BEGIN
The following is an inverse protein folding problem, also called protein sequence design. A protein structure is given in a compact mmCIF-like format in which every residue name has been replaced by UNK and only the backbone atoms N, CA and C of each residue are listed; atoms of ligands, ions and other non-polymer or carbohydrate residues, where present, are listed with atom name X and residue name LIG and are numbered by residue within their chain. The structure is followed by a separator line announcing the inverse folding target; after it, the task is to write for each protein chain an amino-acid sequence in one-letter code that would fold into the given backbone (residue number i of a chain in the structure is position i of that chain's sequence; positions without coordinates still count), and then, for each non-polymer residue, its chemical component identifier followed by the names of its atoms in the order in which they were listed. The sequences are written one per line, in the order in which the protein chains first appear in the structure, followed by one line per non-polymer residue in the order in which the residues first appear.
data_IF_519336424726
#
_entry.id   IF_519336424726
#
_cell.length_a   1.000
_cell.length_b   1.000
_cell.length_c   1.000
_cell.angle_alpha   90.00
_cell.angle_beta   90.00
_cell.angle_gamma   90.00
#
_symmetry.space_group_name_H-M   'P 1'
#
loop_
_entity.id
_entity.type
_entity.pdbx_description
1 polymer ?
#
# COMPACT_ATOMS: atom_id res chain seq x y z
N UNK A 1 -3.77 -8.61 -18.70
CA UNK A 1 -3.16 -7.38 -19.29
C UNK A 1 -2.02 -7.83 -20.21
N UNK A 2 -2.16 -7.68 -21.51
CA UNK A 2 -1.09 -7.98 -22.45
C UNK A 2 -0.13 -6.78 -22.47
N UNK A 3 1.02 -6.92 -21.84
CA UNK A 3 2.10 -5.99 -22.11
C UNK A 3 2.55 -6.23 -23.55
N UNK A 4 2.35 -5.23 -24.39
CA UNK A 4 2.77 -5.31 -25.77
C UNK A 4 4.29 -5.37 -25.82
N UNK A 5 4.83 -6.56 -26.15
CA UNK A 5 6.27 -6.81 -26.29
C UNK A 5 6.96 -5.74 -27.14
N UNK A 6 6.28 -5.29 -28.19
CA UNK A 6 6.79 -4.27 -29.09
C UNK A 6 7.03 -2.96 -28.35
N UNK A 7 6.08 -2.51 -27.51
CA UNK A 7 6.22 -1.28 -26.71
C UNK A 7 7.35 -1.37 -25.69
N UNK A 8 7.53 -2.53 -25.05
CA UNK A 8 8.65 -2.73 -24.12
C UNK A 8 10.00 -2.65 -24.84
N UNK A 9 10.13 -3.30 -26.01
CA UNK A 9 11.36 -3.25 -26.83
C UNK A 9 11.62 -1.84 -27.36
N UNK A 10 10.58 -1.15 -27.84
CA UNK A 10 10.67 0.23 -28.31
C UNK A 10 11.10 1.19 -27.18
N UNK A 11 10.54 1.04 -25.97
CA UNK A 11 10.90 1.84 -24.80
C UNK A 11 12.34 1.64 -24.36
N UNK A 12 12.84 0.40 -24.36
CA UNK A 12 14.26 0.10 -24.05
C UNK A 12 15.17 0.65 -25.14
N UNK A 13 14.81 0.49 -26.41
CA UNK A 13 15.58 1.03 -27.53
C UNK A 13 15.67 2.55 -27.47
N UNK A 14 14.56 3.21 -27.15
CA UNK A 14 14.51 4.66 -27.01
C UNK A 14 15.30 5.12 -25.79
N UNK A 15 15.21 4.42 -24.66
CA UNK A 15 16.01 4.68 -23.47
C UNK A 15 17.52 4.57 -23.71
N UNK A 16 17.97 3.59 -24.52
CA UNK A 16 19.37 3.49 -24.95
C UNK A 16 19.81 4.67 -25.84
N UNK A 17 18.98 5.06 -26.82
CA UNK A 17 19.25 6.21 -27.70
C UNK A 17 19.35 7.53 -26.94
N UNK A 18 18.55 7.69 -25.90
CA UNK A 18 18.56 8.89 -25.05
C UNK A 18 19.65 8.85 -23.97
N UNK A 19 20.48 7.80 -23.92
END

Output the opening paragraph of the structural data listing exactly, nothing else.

The following is an inverse protein folding problem, also called protein sequence design. A protein structure is given in a compact mmCIF-like format in which every residue name has been replaced by UNK and only the backbone atoms N, CA and C of each residue are listed; atoms of ligands, ions and other non-polymer or carbohydrate residues, where present, are listed with atom name X and residue name LIG and are numbered by residue within their chain. The structure is followed by a separator line announcing the inverse folding target; after it, the task is to write for each protein chain an amino-acid sequence in one-letter code that would fold into the given backbone (residue number i of a chain in the structure is position i of that chain's sequence; positions without coordinates still count), and then, for each non-polymer residue, its chemical component identifier followed by the names of its atoms in the order in which they were listed. The sequences are written one per line, in the order in which the protein chains first appear in the structure, followed by one line per non-polymer residue in the order in which the residues first appear.